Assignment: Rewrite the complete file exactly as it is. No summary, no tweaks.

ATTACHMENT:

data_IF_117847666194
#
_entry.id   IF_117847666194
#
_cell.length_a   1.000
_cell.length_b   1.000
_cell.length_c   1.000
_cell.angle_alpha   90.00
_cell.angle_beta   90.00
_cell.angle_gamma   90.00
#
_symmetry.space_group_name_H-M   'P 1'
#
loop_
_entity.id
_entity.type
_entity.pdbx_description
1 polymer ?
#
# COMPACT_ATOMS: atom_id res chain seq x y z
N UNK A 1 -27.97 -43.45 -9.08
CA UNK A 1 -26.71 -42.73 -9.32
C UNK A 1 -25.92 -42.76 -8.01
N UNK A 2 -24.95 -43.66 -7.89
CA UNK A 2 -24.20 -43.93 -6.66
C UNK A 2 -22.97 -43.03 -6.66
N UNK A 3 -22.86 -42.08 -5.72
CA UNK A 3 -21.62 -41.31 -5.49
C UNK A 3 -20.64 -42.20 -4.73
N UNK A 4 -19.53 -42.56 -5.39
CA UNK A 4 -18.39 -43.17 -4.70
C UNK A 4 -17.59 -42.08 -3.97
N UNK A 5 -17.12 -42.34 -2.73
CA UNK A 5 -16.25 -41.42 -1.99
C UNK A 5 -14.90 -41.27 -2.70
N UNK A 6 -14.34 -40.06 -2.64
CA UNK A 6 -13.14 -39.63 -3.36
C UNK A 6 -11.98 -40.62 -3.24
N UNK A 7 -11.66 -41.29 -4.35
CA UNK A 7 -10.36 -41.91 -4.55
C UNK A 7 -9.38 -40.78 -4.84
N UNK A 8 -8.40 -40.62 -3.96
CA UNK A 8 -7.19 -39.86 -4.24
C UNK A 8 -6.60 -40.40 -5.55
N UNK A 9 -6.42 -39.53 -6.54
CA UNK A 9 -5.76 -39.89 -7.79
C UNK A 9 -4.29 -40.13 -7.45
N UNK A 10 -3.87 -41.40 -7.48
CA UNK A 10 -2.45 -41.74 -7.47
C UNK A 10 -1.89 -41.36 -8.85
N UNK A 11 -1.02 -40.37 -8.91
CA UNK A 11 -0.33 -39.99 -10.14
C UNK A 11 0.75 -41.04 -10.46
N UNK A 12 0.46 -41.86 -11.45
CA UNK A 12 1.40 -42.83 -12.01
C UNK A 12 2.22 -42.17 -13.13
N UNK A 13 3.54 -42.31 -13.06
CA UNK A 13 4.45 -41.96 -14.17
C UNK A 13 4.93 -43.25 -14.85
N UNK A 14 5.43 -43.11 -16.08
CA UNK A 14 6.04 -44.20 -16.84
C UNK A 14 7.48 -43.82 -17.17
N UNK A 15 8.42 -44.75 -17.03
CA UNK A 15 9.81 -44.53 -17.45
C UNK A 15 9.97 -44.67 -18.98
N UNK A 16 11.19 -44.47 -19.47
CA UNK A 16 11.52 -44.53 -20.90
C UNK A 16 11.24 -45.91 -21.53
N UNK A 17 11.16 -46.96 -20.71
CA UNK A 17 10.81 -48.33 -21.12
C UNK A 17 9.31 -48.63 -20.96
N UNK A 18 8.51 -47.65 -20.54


data_IF_117847666194
#
_entry.id   IF_117847666194
#
_cell.length_a   1.000
_cell.length_b   1.000
_cell.length_c   1.000
_cell.angle_alpha   90.00
_cell.angle_beta   90.00
_cell.angle_gamma   90.00
#
_symmetry.space_group_name_H-M   'P 1'
#
loop_
_entity.id
_entity.type
_entity.pdbx_description
1 polymer ?
#
# COMPACT_ATOMS: atom_id res chain seq x y z
N UNK A 1 -27.97 -43.45 -9.08
CA UNK A 1 -26.71 -42.73 -9.32
C UNK A 1 -25.92 -42.76 -8.01
N UNK A 2 -24.95 -43.66 -7.89
CA UNK A 2 -24.20 -43.93 -6.66
C UNK A 2 -22.97 -43.03 -6.66
N UNK A 3 -22.86 -42.08 -5.72
CA UNK A 3 -21.62 -41.31 -5.49
C UNK A 3 -20.64 -42.20 -4.73
N UNK A 4 -19.53 -42.56 -5.39
CA UNK A 4 -18.39 -43.17 -4.70
C UNK A 4 -17.59 -42.08 -3.97
N UNK A 5 -17.12 -42.34 -2.73
CA UNK A 5 -16.25 -41.42 -1.99
C UNK A 5 -14.90 -41.27 -2.70
N UNK A 6 -14.34 -40.06 -2.64
CA UNK A 6 -13.14 -39.63 -3.36
C UNK A 6 -11.98 -40.62 -3.24
N UNK A 7 -11.66 -41.29 -4.35
CA UNK A 7 -10.36 -41.91 -4.55
C UNK A 7 -9.38 -40.78 -4.84
N UNK A 8 -8.40 -40.62 -3.96
CA UNK A 8 -7.19 -39.86 -4.24
C UNK A 8 -6.60 -40.40 -5.55
N UNK A 9 -6.42 -39.53 -6.54
CA UNK A 9 -5.76 -39.89 -7.79
C UNK A 9 -4.29 -40.13 -7.45
N UNK A 10 -3.87 -41.40 -7.48
CA UNK A 10 -2.45 -41.74 -7.47
C UNK A 10 -1.89 -41.36 -8.85
N UNK A 11 -1.02 -40.37 -8.91
CA UNK A 11 -0.33 -39.99 -10.14
C UNK A 11 0.75 -41.04 -10.46
N UNK A 12 0.46 -41.86 -11.45
CA UNK A 12 1.40 -42.83 -12.01
C UNK A 12 2.22 -42.17 -13.13
N UNK A 13 3.54 -42.31 -13.06
CA UNK A 13 4.45 -41.96 -14.17
C UNK A 13 4.93 -43.25 -14.85
N UNK A 14 5.43 -43.11 -16.08
CA UNK A 14 6.04 -44.20 -16.84
C UNK A 14 7.48 -43.82 -17.17
N UNK A 15 8.42 -44.75 -17.03
CA UNK A 15 9.81 -44.53 -17.45
C UNK A 15 9.97 -44.67 -18.98
N UNK A 16 11.19 -44.47 -19.47
CA UNK A 16 11.52 -44.53 -20.90
C UNK A 16 11.24 -45.91 -21.53
N UNK A 17 11.16 -46.96 -20.71
CA UNK A 17 10.81 -48.33 -21.12
C UNK A 17 9.31 -48.63 -20.96
N UNK A 18 8.51 -47.65 -20.54